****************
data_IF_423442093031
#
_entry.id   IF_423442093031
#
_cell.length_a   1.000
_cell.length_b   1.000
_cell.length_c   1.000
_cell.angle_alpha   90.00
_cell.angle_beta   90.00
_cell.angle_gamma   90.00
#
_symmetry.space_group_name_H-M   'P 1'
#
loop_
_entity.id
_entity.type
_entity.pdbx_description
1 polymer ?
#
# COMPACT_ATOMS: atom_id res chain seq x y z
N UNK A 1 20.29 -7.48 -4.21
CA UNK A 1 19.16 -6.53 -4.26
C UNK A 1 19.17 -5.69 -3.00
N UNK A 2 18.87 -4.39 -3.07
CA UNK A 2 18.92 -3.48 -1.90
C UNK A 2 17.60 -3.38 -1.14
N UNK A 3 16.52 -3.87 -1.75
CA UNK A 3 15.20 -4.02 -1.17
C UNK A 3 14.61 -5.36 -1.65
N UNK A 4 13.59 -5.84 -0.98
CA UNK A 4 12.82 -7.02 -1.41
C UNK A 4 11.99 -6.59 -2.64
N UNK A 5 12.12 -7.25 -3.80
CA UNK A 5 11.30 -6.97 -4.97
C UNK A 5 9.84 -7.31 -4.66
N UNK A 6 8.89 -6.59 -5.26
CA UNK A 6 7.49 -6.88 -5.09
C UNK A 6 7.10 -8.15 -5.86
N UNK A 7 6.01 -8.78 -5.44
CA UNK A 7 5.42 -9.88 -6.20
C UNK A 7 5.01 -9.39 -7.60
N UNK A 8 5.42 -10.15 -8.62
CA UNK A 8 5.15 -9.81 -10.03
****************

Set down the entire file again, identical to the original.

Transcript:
data_IF_423442093031
#
_entry.id   IF_423442093031
#
_cell.length_a   1.000
_cell.length_b   1.000
_cell.length_c   1.000
_cell.angle_alpha   90.00
_cell.angle_beta   90.00
_cell.angle_gamma   90.00
#
_symmetry.space_group_name_H-M   'P 1'
#
loop_
_entity.id
_entity.type
_entity.pdbx_description
1 polymer ?
#
# COMPACT_ATOMS: atom_id res chain seq x y z
N UNK A 1 20.29 -7.48 -4.21
CA UNK A 1 19.16 -6.53 -4.26
C UNK A 1 19.17 -5.69 -3.00
N UNK A 2 18.87 -4.39 -3.07
CA UNK A 2 18.92 -3.48 -1.90
C UNK A 2 17.60 -3.38 -1.14
N UNK A 3 16.52 -3.87 -1.75
CA UNK A 3 15.20 -4.02 -1.17
C UNK A 3 14.61 -5.36 -1.65
N UNK A 4 13.59 -5.84 -0.98
CA UNK A 4 12.82 -7.02 -1.41
C UNK A 4 11.99 -6.59 -2.64
N UNK A 5 12.12 -7.25 -3.80
CA UNK A 5 11.30 -6.97 -4.97
C UNK A 5 9.84 -7.31 -4.66
N UNK A 6 8.89 -6.59 -5.26
CA UNK A 6 7.49 -6.88 -5.09
C UNK A 6 7.10 -8.15 -5.86
N UNK A 7 6.01 -8.78 -5.44
CA UNK A 7 5.42 -9.88 -6.20
C UNK A 7 5.01 -9.39 -7.60
N UNK A 8 5.42 -10.15 -8.62
CA UNK A 8 5.15 -9.81 -10.03